INDIA--Experts say the recent controversy involving India and Canada-based Research In Motion's (RIM) Blackberry services signals the need to evolve an international agreement on data security.
Citing security concerns over the use of BlackBerry by militants, as e-mail messages sent using the mobile device cannot be traced or intercepted, the Indian government has been putting pressure on RIM to provide security agencies with a way around its encryption.
Local government officials had asked RIM to either share the data encryption code used in BlackBerry devices, or set up servers in India so that the systems can be monitored by Indian security agencies.
After months of high-level meeting between RIM executives and India's Department of Telecommunications (DoT) and Ministry of Home Affairs on the issue, the government this week said BlackBerry devices do not pose any security threat.
The controversy, however, has raised concerns over data security.
India must match up
Local industry observers say India must ensure its efforts in ensuring data security are comparable to global standards.
"The issue of data security is an issue that involves all countries alike," Ameet Nivsarkar, vice president of Nasscom, told ZDNet Asia in a phone interview. Nasscom is the trade body and chamber of commerce of India's IT-BPO (IT-business process outsourcing) industry.
"Today, millions of bytes of data are crossing global boundaries at any given point of time," Nivsarkar explained. "Data security in India isn't, and can't afford to be inferior to data security in any other country."
Sivarama Krishnan, executive director and partner of performance improvement PricewaterhouseCoopers, said: "It's less to do with data security, and more to do with privacy compliance."
In fact, security measures taken by telecom operators, BPOs and other Indian companies are at par with global standards, Krishnan said in a phone interview.
Navita Srikant, national leader of fraud investigations and dispute services, Ernst & Young India, noted: "The biggest threat to telecom companies is insider threat, rather than external threats. The most sensitive information in a telecom company, like customer data, strategy, mergers, acquisitions and so on, are stored on IP addressable machines.
"Therefore, this information is directly accessible to bot [attacks] and employees," Navita told ZDNet Asia in a phone interview.
Bots are software applications that run automated tasks over the Internet, and can be used to launch malicious attacks on networked computers.
"Approximately 200,000 machines get infected by bots every day, and are being used for corporate espionage and stealth activities," Srikant added.
According to Krishnan, privacy compliance in India "is fairly low" compared to other countries. She noted that, in reporting sensational criminal cases, the Indian media has proven to be successful in laying their hands on phone call records of victims and prime suspects.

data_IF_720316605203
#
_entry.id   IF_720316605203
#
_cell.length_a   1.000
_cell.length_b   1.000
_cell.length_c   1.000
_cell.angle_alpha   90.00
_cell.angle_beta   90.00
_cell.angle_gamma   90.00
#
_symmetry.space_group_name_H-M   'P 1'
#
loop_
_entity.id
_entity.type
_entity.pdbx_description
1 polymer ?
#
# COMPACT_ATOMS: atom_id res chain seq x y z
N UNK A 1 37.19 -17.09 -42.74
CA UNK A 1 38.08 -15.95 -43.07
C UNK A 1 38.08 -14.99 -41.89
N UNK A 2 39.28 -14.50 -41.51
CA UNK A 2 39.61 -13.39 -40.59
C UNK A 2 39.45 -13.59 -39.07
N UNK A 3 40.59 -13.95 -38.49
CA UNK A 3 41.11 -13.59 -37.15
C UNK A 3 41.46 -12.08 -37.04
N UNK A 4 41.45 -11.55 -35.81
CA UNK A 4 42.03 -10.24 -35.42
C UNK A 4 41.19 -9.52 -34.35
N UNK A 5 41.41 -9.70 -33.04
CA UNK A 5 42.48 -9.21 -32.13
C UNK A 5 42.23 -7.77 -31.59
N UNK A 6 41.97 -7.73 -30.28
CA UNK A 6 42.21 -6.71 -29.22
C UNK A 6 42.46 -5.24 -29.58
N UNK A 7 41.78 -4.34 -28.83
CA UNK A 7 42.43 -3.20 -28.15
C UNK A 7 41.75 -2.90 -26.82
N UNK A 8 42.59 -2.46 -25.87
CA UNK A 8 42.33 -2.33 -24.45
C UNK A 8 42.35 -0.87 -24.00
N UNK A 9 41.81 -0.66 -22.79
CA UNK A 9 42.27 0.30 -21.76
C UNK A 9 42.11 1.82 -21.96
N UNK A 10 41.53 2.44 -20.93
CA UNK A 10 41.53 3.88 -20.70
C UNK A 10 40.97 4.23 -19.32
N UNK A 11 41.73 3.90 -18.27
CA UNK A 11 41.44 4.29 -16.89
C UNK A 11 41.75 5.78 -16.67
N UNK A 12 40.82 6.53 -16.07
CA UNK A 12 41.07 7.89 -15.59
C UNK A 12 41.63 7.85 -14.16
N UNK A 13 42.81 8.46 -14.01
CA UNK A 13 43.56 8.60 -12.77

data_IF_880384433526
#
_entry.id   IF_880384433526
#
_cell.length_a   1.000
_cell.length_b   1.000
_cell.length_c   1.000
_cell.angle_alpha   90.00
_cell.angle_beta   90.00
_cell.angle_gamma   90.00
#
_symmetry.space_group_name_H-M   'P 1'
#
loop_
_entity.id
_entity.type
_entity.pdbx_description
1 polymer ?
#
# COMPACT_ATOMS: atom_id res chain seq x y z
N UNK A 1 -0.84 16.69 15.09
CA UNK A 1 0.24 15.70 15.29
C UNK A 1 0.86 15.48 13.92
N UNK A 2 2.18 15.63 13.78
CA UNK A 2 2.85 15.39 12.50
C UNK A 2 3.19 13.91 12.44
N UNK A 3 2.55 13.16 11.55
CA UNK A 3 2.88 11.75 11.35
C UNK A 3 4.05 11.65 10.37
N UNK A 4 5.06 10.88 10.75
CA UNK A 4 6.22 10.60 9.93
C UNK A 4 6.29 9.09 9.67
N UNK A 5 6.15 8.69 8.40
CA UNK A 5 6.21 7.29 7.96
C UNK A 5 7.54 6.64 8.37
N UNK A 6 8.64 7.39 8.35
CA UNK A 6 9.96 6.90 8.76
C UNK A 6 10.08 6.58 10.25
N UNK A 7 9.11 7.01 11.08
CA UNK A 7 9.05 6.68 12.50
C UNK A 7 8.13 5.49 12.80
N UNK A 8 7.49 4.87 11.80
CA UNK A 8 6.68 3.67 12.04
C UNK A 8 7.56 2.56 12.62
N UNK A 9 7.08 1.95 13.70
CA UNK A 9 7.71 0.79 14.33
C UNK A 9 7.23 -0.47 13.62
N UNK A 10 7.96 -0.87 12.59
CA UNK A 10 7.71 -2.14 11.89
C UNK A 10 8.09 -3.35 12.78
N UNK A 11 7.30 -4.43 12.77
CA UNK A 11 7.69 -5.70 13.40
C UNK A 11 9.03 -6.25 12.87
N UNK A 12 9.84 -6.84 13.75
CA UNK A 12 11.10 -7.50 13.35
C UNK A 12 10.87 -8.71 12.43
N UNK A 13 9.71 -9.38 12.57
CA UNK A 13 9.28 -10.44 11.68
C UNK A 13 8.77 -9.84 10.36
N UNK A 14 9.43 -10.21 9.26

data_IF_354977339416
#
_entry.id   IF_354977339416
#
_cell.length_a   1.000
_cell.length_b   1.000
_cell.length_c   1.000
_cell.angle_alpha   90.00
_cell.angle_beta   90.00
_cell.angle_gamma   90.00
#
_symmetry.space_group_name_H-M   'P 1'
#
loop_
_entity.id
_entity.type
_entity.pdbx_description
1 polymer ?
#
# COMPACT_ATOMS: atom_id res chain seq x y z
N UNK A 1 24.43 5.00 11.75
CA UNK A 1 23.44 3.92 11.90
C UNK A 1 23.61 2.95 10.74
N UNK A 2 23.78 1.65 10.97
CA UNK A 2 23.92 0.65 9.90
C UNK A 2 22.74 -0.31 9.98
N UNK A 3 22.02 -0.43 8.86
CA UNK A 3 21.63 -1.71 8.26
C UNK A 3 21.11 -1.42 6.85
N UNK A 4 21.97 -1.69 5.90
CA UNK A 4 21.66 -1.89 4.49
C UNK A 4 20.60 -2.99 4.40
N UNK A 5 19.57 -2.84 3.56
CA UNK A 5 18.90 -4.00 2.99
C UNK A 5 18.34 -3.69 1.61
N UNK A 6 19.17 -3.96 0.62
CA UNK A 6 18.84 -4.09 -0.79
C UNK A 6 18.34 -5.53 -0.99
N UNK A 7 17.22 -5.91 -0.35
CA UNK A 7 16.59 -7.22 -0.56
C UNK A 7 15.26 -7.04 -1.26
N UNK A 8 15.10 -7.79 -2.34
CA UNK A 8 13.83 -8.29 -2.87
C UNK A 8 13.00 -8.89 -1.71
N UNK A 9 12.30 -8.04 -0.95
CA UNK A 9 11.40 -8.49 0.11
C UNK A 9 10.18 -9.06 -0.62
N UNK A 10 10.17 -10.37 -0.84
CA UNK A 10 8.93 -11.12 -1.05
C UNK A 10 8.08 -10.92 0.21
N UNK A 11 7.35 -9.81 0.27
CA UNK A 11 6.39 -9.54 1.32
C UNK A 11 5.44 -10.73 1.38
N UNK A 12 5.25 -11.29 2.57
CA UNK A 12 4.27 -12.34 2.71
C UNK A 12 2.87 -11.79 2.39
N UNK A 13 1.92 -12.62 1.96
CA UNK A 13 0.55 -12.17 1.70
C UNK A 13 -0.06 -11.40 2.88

Nivsarkar said: "Privacy is more a societal issue. We tend to be intrusive. It's quite normal for people in India to discuss each other's salaries, personal lives and other details.
"However, as long as it does not impact business, I don't think it is an issue," he said. "There have been very few instances of frauds and security breaches in the Indian IT/ITES (IT-enabled services) industry, and the police had moved to solve the cases in record time."
Srikant said: "India needs to address both data security as well as privacy compliance issues".
As of today, India does not have any law or ordinance on data privacy, she said. The Data Protection Bill 2006, which has yet to be passed by the Indian Parliament, will address issues pertaining to privacy compliance and provide confidence to companies looking to do business in India.
"The Indian legislative process takes a long time to pass regulations, but data privacy and security are not issues we can afford to ignore," Srikant added. The data protection bill seeks to provide protection of personal data and information of individuals, allowing them to claim compensation or damages if their privacy has been breached without consent.
According to Nivsarkar, there is need for an "international agreement on data security" in today's globalized environment.
"Such an agreement can look into matters, such as service providers working alongside governments and security agencies, to address security concerns over having servers in different geographies," he explained.
Concurred Srikant: "With time, it will become imminent for countries to have such a global agreement on international data security."
Nivsarkar added that India is making considerable headway on increasing data security.
For instance, Nasscom recently set up the Data Security Council of India (DSCI), a self-regulatory initiative in data security and privacy protection. The council is envisaged as a credible and committed body to uphold data privacy and security standards. It will adopt global best practices, drawing upon American laws, the European Union Directive and Safe Harbor Framework, OECD guidelines, and Asia-Pacific Economic Cooperation Framework in designing the code of conduct for the Indian industry.
Swati Prasad is a freelance IT writer based in India.